Photo by LJ Campos
Fernando “Dino” Almeida and Benke Ferraz began playing music together as teenagers in the central Brazilian city of Goiânia– recording psychedelic pop in their parents’ gardens, filtering their country’s rich musical history through a very modern lens. The group’s debut LP, As Plantas Que Curam, was a decidedly lo-fi home recording pieced together in isolation, before the pair had recruited a proper rhythm section or played a single gig. By the time the album was released in late 2013 on Other Music Recording Co., Boogarins were already developing a name around Goiânia, and soon after, the now-expanded band was booking regular gigs in São Paulo and across the country. The last two years have seen Boogarins on the road continually – they toured internationally for nearly six months behind their debut, playing American and European festivals from Austin Psych Fest to Burgerama to Primavera, and Back home, where most young groups sing in English like the popular American and British indie bands everyone listens to, Boogarins spoke directly to their Brazilian audience – literally and figuratively – with their Portuguese-sung rock and roll rooted in the traditions of Tropicalismo but nurtured in contemporary global music culture.
In the midst of their 2014 European spring tour, Boogarins made a two-week detour to Jorge Explosion’s Estudio Circo Perrotti in Gijón, Spain, where they laid down a bulk of the tracking for what was to become Manual. The group then took the recordings back to Brazil, and for several months, between regular concert dates around South America, they completed the album in Benke’s home studio, adding two new songs and layers of sound and overdubs that tied the new full-band recordings to the feel of their debut. While the resulting new album is undeniably Boogarins, Manual veers into far more complex musical territory, propelled by Dino and Benke’s dense, two-guitar interplay and an abundance of deep rhythms. As well, the songwriting here is more personal and socially conscious than their debut, all the while we find the band broadening their collective vision.
In yet another country greatly divided by class, where incredible wealth, conspicuous consumption and global business culture butt up against favelas and brutal poverty, the 2014 Brazil World Cup brought huge and much-needed infrastructure investment with it. Instead of uplifting the local communities, entire neighborhoods were pushed aside as huge developments and glassy hotels went up on beaches and in areas long-established as working-class economic and social hubs, with many losing their homes or businesses. Like millions of Brazilians including their own family and friends affected by this snowballing inequality, it deeply resonated with Boogarins, and it’s reflected throughout the new record. During album-opener “Avalanche,” Dino wishes his lone voice could shake down mountains and crush the politics of greed, singing, “My cries have the strength to knock down all of the buildings/they will not let me see the sun.”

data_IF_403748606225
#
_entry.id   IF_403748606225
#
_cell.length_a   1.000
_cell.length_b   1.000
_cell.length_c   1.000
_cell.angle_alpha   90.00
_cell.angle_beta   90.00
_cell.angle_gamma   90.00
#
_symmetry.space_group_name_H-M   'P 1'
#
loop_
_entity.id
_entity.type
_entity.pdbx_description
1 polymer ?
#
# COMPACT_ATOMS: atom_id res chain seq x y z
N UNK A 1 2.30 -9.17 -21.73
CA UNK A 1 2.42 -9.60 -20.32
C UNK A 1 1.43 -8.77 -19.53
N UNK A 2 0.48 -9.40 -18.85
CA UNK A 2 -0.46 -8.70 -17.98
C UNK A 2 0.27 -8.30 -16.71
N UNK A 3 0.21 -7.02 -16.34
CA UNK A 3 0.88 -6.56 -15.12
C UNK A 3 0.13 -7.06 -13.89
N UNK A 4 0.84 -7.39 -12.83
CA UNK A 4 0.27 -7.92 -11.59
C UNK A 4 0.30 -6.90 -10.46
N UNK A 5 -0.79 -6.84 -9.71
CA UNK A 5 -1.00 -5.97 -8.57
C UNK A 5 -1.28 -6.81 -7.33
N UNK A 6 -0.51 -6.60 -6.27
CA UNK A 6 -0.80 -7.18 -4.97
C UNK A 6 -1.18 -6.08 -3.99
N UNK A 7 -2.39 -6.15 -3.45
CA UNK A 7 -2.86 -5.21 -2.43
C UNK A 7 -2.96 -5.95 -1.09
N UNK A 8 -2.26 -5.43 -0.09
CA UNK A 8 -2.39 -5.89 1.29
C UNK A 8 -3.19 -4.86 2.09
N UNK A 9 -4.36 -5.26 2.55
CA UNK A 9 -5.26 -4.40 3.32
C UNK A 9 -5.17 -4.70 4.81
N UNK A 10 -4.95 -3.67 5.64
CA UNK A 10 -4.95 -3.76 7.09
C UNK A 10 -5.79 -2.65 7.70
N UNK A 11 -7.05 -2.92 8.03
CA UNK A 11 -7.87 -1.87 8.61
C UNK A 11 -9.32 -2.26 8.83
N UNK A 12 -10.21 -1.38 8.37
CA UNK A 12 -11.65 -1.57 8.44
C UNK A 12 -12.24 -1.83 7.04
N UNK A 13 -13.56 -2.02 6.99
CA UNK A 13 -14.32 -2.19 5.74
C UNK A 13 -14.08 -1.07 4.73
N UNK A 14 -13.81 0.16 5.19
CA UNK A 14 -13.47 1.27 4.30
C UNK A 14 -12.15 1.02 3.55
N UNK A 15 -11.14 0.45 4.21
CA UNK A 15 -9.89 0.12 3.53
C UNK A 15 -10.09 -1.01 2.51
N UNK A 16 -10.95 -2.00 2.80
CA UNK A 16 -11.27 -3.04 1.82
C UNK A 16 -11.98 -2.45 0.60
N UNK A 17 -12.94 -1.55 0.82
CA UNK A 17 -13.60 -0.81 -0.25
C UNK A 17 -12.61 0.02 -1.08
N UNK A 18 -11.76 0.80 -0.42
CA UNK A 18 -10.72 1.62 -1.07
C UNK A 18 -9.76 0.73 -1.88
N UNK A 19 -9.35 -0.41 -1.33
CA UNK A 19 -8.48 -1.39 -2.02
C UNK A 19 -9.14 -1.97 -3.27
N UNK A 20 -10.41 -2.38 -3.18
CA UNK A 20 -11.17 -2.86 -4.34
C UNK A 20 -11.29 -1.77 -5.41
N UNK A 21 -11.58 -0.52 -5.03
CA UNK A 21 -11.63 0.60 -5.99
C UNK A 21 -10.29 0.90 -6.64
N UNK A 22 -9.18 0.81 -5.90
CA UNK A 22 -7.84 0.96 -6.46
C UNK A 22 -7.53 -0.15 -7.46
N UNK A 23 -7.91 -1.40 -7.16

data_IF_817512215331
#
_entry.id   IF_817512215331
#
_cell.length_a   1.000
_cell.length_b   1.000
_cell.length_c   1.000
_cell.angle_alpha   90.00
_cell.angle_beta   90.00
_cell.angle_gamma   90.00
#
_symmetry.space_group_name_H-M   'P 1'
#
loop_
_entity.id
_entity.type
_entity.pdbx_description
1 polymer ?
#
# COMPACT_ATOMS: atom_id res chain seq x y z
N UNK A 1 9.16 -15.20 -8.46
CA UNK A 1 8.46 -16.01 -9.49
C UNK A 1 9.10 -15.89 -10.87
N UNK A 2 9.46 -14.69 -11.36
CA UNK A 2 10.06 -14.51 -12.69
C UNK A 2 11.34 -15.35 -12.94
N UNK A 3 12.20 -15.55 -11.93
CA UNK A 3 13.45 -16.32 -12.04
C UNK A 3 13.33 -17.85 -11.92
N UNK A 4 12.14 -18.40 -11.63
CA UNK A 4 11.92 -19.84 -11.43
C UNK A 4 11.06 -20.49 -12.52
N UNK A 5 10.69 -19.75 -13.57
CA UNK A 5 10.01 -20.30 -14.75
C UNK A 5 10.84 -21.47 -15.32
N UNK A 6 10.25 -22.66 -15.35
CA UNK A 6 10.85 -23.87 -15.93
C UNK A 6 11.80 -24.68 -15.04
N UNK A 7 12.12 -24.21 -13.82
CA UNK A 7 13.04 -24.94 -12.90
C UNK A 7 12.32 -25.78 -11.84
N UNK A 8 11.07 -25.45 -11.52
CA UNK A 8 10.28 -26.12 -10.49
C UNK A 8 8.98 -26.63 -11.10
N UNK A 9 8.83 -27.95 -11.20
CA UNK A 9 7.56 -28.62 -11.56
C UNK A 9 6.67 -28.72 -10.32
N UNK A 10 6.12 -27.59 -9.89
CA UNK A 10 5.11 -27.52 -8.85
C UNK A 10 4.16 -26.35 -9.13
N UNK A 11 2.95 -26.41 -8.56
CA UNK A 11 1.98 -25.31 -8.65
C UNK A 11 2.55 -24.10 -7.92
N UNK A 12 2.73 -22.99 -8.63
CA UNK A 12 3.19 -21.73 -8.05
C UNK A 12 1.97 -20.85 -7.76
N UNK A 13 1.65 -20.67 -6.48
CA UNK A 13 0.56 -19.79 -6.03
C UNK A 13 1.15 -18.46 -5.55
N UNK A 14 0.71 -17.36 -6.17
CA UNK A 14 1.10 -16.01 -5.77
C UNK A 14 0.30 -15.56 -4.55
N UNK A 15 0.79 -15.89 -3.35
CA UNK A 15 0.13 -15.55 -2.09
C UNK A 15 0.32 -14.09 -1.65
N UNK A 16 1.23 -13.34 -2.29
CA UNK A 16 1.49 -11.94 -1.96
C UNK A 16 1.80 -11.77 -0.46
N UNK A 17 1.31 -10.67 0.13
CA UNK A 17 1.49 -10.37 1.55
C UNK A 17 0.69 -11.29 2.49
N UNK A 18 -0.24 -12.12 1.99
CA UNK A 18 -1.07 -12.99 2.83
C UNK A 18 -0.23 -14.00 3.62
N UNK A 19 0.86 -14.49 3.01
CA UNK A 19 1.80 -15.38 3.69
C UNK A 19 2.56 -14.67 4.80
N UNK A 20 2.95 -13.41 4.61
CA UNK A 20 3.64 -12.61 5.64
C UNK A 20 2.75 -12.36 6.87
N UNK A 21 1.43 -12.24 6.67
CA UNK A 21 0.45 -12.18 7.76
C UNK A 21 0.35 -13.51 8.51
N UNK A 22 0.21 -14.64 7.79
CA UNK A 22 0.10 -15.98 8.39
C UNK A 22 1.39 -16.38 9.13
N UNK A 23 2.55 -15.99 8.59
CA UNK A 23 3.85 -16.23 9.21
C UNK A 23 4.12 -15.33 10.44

Manual has the same dual meanings in Portuguese and English: “to work with your hands” and “an instruction book.” With the full title being Manual, ou guia livre de dissolução dos sonhos (Manual, or free guide to the dissolution of dreams), the album should more so be viewed as a sort of diary or dream journal. The artwork, by artist Nei Caetano da Silva (taken from a sketchbook in which he used to draw with his children), perfectly represents the mood of the music: deeply personal, emotional, free-flowing and in the moment, tying together thoughts and dreams. Reflecting on Boogarins’ epic journey over the last few years.
4. 6000 Dias
5. Mario de Andrade – Selvagem
6. Falsa Folha de Rosto
8. San Lorenzo
10. Sei Lá